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Attribute selection Yale Model [ Krumholz et al] -Socio-Demographic variable(2) -Comorbidities(35) “Baseline” Additional predictor variables identified by us (14) “New” “Correlated”“All” Chi-square correlation test 14

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Data Extraction Labeled data Patient details Primary and Secondary diagnosis Lab measurement Administrative data Data used for training the Models Data Incomplete data removed Table Joins 15

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Data Distribution 30 days time frame 60 days time frame 16

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Building Predictive Classification Models Data Understanding Data Preprocessing Modeling Evaluation 17

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Modeling Logistic regression Naïve Bayes classifier Support Vector Machine Balancing imbalanced data by under-sampling and over sampling Selecting modeling technique for Binary Classification Building prediction models 18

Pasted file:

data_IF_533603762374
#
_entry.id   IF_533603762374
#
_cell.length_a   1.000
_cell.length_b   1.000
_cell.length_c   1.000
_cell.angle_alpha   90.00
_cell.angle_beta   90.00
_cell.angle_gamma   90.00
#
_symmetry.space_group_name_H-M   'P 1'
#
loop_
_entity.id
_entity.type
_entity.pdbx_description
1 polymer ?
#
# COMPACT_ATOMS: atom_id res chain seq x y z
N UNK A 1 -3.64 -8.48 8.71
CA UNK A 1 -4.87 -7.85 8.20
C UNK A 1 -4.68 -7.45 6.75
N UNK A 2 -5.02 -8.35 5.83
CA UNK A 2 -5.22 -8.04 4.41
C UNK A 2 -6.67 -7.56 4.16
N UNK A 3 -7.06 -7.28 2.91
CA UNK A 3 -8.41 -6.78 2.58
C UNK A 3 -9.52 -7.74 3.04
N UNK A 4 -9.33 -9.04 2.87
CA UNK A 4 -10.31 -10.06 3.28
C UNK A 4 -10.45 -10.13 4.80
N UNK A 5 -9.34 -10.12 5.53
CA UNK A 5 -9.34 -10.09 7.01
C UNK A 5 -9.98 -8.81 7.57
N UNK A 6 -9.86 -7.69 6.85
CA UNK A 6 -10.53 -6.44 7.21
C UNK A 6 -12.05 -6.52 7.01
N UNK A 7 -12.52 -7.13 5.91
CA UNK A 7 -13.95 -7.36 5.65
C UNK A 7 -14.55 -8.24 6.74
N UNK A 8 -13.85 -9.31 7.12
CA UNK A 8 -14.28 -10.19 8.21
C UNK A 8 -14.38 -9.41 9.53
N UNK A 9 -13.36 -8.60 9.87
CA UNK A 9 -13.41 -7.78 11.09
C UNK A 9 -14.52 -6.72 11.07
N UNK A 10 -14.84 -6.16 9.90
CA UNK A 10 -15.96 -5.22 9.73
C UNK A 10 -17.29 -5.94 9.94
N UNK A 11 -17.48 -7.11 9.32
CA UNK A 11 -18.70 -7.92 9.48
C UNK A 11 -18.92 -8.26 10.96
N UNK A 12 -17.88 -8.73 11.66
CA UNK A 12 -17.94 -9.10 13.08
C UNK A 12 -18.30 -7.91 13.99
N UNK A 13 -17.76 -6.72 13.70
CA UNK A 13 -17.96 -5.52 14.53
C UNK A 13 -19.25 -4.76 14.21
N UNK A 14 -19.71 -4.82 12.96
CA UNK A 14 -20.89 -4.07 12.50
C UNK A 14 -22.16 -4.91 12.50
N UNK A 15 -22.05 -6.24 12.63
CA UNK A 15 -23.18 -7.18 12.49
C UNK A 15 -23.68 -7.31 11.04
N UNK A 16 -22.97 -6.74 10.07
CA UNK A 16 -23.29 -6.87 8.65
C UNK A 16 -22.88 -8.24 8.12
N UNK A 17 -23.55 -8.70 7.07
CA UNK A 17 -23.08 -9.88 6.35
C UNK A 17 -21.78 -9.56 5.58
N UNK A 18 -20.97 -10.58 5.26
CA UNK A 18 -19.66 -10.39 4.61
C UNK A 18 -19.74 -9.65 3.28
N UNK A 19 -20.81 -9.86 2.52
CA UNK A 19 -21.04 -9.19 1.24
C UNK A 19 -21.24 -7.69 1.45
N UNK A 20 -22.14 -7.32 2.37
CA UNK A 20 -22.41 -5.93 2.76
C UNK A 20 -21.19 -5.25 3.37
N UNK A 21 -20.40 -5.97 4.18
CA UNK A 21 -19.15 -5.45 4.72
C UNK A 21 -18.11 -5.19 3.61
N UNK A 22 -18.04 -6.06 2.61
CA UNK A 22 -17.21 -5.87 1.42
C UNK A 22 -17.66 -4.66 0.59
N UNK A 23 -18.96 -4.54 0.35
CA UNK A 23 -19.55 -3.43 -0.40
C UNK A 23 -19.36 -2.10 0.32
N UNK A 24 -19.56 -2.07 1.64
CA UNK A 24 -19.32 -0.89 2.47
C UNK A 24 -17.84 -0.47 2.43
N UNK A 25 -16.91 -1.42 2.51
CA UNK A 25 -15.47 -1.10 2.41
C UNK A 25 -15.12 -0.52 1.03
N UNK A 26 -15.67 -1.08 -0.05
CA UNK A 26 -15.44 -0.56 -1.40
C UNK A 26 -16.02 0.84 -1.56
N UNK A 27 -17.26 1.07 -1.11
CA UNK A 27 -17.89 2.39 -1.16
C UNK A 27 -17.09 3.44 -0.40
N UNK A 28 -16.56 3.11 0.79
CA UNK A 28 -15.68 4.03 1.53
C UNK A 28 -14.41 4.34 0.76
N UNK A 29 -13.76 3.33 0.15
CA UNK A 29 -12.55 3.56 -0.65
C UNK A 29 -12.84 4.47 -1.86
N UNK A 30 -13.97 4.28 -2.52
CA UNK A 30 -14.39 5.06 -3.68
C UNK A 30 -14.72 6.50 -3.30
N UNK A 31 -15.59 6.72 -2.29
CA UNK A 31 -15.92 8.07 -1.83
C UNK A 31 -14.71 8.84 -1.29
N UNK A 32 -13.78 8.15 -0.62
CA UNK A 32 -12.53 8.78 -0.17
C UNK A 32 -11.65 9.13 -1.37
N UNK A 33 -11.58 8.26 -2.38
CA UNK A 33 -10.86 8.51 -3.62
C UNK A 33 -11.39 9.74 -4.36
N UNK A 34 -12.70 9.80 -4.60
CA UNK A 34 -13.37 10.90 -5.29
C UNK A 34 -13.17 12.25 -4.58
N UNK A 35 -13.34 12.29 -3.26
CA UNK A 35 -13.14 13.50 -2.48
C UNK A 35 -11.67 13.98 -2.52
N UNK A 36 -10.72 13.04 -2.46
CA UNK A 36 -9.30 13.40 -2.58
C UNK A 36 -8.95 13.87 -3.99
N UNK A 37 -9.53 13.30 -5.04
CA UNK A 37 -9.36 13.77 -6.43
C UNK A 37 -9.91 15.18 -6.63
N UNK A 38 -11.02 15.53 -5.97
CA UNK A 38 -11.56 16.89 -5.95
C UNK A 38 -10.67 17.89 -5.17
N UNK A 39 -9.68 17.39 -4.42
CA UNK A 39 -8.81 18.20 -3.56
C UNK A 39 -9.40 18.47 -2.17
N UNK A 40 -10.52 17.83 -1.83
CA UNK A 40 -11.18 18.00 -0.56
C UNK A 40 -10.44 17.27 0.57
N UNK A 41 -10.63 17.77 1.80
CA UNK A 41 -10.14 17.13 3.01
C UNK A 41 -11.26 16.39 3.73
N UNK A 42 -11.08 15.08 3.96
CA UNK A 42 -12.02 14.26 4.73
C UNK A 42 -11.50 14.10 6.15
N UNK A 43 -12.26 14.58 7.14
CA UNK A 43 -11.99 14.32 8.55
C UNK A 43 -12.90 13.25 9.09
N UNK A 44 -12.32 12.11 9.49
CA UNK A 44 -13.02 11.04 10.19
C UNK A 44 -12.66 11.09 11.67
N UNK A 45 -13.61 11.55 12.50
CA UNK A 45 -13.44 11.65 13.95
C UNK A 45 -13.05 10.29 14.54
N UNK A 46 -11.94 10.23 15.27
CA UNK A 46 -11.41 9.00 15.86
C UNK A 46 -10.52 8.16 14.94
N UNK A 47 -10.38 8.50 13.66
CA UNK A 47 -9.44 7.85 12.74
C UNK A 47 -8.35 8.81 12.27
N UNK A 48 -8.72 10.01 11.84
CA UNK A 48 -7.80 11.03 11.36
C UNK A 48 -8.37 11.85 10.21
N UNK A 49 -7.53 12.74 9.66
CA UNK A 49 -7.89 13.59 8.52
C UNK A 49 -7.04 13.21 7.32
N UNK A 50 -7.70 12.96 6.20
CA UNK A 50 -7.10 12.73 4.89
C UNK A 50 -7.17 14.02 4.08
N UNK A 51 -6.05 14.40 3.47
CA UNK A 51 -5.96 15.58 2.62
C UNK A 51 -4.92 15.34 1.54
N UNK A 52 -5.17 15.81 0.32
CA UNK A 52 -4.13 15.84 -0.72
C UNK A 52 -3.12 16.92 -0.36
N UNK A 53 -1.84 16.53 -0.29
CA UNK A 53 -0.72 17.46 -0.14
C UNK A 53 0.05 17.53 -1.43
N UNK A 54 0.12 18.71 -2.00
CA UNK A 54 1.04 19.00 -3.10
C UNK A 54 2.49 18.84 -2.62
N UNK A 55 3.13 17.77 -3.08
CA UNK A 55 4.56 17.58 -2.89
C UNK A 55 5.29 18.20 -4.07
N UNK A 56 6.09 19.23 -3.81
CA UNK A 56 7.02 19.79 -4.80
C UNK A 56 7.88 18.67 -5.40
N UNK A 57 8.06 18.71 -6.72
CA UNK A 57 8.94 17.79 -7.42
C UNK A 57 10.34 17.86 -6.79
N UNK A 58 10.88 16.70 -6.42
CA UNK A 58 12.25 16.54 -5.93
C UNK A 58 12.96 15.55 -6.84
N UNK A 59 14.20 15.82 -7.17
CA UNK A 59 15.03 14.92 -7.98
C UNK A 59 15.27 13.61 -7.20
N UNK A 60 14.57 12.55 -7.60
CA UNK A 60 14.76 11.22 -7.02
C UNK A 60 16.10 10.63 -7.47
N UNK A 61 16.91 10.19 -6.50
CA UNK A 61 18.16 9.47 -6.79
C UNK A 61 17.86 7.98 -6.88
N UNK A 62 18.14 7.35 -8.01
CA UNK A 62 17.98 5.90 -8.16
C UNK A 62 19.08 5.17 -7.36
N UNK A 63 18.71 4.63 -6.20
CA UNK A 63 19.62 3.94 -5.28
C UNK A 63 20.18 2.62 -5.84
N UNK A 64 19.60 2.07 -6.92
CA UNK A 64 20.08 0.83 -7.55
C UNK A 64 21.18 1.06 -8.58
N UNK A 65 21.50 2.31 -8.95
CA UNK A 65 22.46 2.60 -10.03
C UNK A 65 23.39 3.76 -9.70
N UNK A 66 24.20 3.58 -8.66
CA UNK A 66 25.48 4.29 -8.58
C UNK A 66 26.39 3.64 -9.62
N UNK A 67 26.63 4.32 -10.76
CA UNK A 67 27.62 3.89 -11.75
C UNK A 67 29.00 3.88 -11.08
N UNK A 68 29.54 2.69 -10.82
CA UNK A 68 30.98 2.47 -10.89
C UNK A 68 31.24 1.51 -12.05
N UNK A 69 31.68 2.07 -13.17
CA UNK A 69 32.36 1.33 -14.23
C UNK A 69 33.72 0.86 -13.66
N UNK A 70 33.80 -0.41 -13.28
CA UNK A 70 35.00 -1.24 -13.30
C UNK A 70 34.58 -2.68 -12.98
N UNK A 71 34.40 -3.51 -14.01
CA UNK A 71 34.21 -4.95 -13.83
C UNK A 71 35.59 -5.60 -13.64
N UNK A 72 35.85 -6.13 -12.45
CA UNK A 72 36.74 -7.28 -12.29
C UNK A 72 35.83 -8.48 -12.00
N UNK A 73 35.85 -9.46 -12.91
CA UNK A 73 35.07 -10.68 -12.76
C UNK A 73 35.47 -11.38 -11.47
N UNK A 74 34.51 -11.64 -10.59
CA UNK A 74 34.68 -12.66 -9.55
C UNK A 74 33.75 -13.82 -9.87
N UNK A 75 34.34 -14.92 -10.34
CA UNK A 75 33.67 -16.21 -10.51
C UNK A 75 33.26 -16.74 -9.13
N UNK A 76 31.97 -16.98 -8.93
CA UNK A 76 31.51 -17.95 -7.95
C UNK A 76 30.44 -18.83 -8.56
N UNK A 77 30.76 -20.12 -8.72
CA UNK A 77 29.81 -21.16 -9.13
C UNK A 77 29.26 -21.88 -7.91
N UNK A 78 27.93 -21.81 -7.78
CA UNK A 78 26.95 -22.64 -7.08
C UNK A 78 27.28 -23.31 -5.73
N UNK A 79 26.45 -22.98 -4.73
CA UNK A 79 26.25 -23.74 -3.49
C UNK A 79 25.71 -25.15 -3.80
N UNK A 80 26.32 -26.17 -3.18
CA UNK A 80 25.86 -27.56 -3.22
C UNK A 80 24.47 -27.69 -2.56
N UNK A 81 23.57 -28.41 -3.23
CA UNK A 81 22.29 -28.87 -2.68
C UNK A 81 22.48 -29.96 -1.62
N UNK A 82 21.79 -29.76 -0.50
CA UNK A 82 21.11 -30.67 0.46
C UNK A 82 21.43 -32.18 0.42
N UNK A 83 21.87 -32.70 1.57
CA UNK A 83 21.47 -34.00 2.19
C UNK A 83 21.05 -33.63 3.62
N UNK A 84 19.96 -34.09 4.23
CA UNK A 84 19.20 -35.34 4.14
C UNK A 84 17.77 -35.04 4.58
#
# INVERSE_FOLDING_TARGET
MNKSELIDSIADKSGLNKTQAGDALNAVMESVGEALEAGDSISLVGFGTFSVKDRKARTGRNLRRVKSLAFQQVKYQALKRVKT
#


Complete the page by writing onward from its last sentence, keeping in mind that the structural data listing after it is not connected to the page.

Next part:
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Logistic Regression Model P (Probability of Y) Z > 19

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Naïve Bayesian Classification 20

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Support Vector Machine A method of classification for both linear and non linear data Searches for optimal separating hyperplane separating the two classes 21

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Building Predictive Classification Models Data Understanding Data Preprocessing Modeling Evaluation 22